[ExI] Meta question

John Clark johnkclark at gmail.com
Fri Aug 19 23:53:41 UTC 2016

On Fri, Aug 19, 2016 at 5:02 PM, Dave Sill <sparge at gmail.com> wrote:

​>> ​
>> Nukes? It's often difficult to figure out
>> ​exactly ​
>> what the framers
>> ​ meant when they wrote ​various things in
>>  the constitution
>> ​, but one thing we can be sure of is that when they said "Arms" as in:
>> *"A well regulated Militia, being necessary to the security of a free
>> State, the right of the people to keep and bear Arms, shall not be
>> infringed."*
>> ​they didn't mean AK47's, they couldn't have imagined ​such things ,
>> they meant muzzle loading muskets and single shot flintlock pistols. And as
>> for nukes... well come on!
> ​> ​
> Exactly. Just like freedom of the press can't possibly apply to anything
> other than the screw presses they had in the 18th century. Radio, TV,
> Internet... well come on!

​Yes it's ambiguous, that's why the Supreme Court is important and I have
no patience with
strict constructionism that maintains being a judge is easy, just read the
minds of people who died 200 years ago and do what they meant. Using that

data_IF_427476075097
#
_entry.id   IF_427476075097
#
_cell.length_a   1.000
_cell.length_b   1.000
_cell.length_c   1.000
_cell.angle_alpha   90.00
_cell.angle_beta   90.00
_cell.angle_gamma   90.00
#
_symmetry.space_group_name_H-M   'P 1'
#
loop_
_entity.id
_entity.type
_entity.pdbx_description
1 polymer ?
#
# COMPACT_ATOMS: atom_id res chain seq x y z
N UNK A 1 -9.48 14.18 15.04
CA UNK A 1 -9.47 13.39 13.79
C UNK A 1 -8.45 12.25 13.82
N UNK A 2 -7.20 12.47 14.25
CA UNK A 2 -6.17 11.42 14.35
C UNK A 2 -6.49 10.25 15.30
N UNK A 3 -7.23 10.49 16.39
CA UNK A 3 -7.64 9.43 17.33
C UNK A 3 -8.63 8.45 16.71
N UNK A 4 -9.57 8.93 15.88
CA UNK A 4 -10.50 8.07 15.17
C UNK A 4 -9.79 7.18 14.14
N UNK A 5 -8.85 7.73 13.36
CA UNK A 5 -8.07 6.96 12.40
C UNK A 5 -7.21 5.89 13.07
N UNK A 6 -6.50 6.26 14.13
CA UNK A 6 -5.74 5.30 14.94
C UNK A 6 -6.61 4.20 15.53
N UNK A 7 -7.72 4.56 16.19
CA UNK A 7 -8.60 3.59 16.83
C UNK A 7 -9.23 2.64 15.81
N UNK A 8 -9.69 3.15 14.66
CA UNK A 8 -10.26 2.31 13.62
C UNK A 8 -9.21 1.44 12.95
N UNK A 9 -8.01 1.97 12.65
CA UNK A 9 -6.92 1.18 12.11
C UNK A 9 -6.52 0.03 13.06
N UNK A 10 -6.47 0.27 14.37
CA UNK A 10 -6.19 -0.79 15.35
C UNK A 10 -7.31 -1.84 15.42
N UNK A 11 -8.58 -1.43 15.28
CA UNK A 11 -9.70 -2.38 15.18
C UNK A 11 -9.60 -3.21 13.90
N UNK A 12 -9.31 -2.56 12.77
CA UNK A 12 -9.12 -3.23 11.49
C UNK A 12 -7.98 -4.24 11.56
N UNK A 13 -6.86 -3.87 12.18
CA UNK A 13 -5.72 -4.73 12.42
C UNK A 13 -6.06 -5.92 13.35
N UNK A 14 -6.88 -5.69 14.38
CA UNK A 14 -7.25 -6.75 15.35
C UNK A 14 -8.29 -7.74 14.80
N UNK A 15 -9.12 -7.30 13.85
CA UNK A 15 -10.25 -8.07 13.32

philosophy a case could be made that only muzzle loading muskets and single
shot flintlock pistols should be allowed, but an equally strong case could
be made that every one of the 319 million Americans should be allowed to
own and control their own individual H-bomb. And yes you're right, a case
could be made that freedom of the press must involve a press, you're
allowed to use a screw and lead type to press ink into paper but that's all
you're allowed. And indeed Robert Bork, who Reagan tried to get on the
Supreme Court and almost succeeded, was a strict constructionist and
maintained that freedom of speech only meant freedom of political speech,
and scientific, literary, philosophical, and artistic speech are protected
only to the degree it  "inspires and informs" political speech (Bork was OK
with religious speech because that was specifically mentioned). But an
equally strong strict constructionist case could be made that you're allowed to
say anything you like on Radio TV the Internet or anywhere else.

So the reality of the situation is the Constitution means what the Supreme
Court says it means, thus I would prefer a judge who says it means all
forms of  speech not just political speech are allowed over every medium,
but individual ownership of H-bombs is not allowed. I shudder to think of
the sort of idiot judge Donald Trump would appoint to inform us what that
document means.

 John K Clark
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